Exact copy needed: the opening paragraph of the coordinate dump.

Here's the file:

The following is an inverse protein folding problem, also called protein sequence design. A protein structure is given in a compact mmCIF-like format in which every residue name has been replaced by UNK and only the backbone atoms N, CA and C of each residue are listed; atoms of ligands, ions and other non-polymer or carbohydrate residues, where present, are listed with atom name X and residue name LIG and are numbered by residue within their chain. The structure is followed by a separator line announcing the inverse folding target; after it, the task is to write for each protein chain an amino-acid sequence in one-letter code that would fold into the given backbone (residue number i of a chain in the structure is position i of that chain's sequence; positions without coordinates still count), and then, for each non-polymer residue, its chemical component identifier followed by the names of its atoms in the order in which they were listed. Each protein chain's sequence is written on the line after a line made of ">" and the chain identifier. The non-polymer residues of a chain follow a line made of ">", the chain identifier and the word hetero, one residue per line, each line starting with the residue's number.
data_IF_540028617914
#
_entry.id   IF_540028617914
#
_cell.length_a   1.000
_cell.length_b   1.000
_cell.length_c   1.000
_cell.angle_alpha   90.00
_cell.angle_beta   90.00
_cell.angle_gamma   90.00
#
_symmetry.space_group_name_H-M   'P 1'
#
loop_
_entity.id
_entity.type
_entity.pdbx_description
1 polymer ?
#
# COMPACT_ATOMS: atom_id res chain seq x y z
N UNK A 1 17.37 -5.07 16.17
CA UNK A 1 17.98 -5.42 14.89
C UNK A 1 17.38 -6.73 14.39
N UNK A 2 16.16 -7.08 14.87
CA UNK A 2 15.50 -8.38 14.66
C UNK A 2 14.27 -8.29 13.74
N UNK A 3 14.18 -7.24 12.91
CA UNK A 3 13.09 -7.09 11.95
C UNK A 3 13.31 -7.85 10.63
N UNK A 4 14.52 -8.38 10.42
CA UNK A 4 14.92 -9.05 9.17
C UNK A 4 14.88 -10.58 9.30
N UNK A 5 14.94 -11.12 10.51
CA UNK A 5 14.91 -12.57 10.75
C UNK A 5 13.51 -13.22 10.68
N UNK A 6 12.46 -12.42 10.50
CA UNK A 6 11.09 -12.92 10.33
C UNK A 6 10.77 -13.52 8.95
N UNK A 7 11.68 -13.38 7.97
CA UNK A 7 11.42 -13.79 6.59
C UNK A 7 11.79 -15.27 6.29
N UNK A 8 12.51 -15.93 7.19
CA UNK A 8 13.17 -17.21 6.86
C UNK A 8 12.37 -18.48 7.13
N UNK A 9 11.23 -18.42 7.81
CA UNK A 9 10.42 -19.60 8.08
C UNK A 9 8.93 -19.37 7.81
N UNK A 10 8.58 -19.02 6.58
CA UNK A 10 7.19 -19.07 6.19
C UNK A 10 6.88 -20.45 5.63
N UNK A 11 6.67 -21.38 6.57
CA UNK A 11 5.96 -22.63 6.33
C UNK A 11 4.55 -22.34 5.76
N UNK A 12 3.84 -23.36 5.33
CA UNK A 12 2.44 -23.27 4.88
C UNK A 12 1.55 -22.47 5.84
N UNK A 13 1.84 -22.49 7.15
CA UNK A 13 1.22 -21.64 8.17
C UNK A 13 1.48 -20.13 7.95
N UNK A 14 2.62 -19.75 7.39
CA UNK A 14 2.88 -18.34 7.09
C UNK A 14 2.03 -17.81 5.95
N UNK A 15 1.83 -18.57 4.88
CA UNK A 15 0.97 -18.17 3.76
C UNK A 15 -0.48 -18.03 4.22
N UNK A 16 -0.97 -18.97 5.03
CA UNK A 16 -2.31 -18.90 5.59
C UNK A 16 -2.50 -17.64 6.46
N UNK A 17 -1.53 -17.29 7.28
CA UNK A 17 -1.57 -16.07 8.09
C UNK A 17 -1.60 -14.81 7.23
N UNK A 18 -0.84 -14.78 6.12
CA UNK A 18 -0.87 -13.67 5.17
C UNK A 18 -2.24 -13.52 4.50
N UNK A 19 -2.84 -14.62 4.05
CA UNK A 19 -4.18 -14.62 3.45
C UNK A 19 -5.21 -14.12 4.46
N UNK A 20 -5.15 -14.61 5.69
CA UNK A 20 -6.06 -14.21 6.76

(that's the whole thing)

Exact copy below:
The following is an inverse protein folding problem, also called protein sequence design. A protein structure is given in a compact mmCIF-like format in which every residue name has been replaced by UNK and only the backbone atoms N, CA and C of each residue are listed; atoms of ligands, ions and other non-polymer or carbohydrate residues, where present, are listed with atom name X and residue name LIG and are numbered by residue within their chain. The structure is followed by a separator line announcing the inverse folding target; after it, the task is to write for each protein chain an amino-acid sequence in one-letter code that would fold into the given backbone (residue number i of a chain in the structure is position i of that chain's sequence; positions without coordinates still count), and then, for each non-polymer residue, its chemical component identifier followed by the names of its atoms in the order in which they were listed. Each protein chain's sequence is written on the line after a line made of ">" and the chain identifier. The non-polymer residues of a chain follow a line made of ">", the chain identifier and the word hetero, one residue per line, each line starting with the residue's number.